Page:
“Oh, that’s all nonsense,” Murdoch said. “There was a problem with our chief executive, sort of over the years, but isolated instances. As soon as we investigated it, he was out of the place within hours.”

“Well, three or four days,” Murdoch hedged.

That vastly downplays the scope of the allegations against Ailes, which included more than two dozen women and went back decades. Ailes hired private investigators to trail his accusers and the journalists covering them and pursued those who spoke out, as journalist Gabriel Sherman so thoroughly documented. The company paid tens of millions of dollars to keep Ailes’ and others’ accusers quiet.

Murdoch continued: “And there’s been nothing else since then. But that was largely political, because we’re conservative. Of course, all the liberals are going down the drain: NBC is in deep trouble, CBS, their stars. You know, I think it’s a very interesting subject we could go into at length, but there are really bad cases that people should be moved aside, and there are other things which probably amount to a bit of flirting.”

The media mogul’s references to his competitors are likely nods to NBC and CBS severing their relationships with star anchors Matt Lauer and Charlie Rose, respectively, each accused with habitual sexual harassment of their coworkers, including sexual assault in Lauer’s case.

But Murdoch’s claim that there was “nothing else” aside from the sexual harassment allegations against Ailes is false.

Prominent Fox News personalities Bill O’Reilly and Eric Bolling left the network amid such allegations, and co-president Bill Shine left amid revelations he helped cover them up.

Charles Payne was briefly suspended during an investigation of claims made by Scottie Nell Hughes, who accused Payne of raping her and Fox News of punishing her for the accusation. And tape recently resurfaced of Bette Milder accusing Geraldo Rivera and a producer of sexually assaulting her decades ago. Rivera issued a non-apology. Payne maintains his innocence.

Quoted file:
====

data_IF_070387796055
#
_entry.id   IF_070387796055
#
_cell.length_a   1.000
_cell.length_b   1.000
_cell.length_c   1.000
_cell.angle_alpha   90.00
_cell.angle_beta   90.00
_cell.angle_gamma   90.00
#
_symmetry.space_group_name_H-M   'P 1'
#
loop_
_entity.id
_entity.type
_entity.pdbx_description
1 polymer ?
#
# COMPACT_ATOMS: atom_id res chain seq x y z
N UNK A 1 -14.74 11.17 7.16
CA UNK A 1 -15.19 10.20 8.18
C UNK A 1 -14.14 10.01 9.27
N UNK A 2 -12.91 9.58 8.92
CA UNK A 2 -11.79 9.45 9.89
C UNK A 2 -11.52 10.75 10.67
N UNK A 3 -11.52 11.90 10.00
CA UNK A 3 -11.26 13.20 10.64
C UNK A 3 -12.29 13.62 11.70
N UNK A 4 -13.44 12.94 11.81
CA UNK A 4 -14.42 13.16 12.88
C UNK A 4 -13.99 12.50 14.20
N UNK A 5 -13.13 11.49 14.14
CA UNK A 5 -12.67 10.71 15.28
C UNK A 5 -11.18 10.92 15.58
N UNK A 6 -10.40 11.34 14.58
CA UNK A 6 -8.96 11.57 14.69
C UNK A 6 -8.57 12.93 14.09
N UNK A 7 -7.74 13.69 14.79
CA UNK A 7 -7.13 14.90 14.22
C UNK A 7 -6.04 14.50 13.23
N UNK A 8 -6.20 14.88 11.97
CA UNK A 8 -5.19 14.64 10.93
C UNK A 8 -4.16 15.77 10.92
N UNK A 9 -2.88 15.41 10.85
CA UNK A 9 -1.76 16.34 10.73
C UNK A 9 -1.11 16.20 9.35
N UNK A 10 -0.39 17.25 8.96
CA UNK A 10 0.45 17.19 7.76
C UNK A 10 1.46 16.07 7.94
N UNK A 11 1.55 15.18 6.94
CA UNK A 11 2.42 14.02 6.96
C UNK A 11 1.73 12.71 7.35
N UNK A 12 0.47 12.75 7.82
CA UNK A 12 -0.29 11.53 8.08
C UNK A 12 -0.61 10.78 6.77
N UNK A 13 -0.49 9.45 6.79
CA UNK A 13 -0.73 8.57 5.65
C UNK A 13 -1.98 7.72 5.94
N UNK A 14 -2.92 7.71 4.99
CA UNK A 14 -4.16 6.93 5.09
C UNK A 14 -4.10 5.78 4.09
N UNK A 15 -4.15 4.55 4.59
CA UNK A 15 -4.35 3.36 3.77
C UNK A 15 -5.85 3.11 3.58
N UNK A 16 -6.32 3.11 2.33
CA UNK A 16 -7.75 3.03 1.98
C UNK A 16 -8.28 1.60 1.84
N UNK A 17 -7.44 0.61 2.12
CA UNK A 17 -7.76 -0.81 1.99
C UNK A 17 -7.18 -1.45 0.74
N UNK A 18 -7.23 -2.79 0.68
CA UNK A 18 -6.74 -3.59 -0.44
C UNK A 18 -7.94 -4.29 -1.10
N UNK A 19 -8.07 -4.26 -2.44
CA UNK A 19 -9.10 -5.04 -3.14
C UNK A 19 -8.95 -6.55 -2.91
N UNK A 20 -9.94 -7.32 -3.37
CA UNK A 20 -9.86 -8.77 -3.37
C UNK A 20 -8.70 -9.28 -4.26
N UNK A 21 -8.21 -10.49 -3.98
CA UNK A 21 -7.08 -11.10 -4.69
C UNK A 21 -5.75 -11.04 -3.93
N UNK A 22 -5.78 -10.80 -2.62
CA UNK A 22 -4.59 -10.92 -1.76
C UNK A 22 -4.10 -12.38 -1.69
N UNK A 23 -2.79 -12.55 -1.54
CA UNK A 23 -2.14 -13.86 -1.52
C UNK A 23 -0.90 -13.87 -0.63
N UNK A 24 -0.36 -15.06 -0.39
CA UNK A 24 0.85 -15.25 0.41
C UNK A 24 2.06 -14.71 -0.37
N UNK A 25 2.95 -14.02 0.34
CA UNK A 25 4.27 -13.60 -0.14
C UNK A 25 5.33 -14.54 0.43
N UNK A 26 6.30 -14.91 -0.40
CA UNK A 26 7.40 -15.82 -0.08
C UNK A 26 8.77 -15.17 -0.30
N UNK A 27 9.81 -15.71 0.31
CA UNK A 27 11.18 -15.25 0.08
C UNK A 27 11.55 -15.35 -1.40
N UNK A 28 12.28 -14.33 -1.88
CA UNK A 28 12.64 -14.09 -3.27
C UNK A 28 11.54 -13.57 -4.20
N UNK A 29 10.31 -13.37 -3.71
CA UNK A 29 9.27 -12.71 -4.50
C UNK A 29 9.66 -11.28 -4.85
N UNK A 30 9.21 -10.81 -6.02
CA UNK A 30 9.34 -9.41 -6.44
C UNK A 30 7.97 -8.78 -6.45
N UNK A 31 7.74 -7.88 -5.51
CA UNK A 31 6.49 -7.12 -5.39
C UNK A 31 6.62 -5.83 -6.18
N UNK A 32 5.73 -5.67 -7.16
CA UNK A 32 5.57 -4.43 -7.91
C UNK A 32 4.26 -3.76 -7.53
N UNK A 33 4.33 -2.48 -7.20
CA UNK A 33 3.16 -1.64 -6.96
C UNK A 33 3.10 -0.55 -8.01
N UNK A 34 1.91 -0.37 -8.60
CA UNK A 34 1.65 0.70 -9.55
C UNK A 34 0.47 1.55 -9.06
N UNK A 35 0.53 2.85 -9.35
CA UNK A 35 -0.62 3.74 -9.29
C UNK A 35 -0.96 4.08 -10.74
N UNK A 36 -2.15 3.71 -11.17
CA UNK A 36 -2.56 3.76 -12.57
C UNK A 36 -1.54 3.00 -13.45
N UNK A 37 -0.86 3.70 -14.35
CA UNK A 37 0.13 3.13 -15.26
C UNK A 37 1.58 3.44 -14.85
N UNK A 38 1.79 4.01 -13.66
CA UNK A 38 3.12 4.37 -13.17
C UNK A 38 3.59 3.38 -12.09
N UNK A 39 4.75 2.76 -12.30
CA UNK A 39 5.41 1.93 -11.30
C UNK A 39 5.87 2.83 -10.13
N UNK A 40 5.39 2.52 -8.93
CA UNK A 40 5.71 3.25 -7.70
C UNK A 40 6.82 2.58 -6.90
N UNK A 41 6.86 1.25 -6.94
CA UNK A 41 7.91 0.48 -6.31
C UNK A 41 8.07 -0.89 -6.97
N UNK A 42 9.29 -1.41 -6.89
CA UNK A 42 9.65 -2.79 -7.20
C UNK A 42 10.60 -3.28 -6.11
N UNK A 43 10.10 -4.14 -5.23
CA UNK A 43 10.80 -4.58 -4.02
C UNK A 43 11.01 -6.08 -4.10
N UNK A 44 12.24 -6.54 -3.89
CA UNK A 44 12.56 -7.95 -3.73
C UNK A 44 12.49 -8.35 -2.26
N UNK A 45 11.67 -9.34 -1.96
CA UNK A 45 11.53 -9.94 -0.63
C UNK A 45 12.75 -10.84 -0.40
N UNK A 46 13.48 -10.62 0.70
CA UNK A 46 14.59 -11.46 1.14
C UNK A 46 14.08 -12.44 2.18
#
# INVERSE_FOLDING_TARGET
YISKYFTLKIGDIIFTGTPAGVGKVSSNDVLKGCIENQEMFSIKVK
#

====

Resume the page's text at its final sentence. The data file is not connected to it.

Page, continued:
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President Donald Trump on Friday continued the White House’s stonewalling on when exactly he knew former national security adviser Michael Flynn lied to the FBI about his contacts with former Russian ambassador Sergey Kislyak.

“When did you find out Michael Flynn lied to the FBI? When did you find out?” an inquiring reporter asked, as Trump answered questions before boarding Marine One on his way to deliver a speech at the FBI National Academy graduation.

“What else is there?” he asked, sounding exasperated.

“You know the answer,” he said. “How many times has that question been asked?”

But journalists don’t know the answer; the White House has repeatedly refused to answer the question.

Flynn was fired, the White House said at the time, for lying to the vice president about his discussions of sanctions with Kislyak before the current administration took office. But after he pleaded guilty this month as part of special counsel Robert Mueller’s probe to lying to the FBI about those conversations, Trump said in a tweet that he’d known that Flynn lied to the FBI — a new claim which further opened the President up to accusations of obstructing justice. Trump’s lawyer, John Dowd, later claimed to have written the tweet:

Reporters have repeatedly asked White House press secretary Sarah Huckabee Sanders about when Trump first knew Flynn had lied to the FBI. She’s directed those questions to Trump’s personal lawyers, who haven’t offered any answers, except when Dowd told Axios: “the tweet did not admit obstruction,” and that the President “cannot be guilty of obstruction of justice.”

Trump also told reporters Friday that “it’s a shame what’s happened to the FBI, but we’re going to rebuild the FBI.”

“There is absolutely no collusion, that has been proven,” he said, criticizing the cost of the investigations of Russian meddling in the 2016 election. “I didn’t make a phone call to Russia, I have nothing to do with Russia.”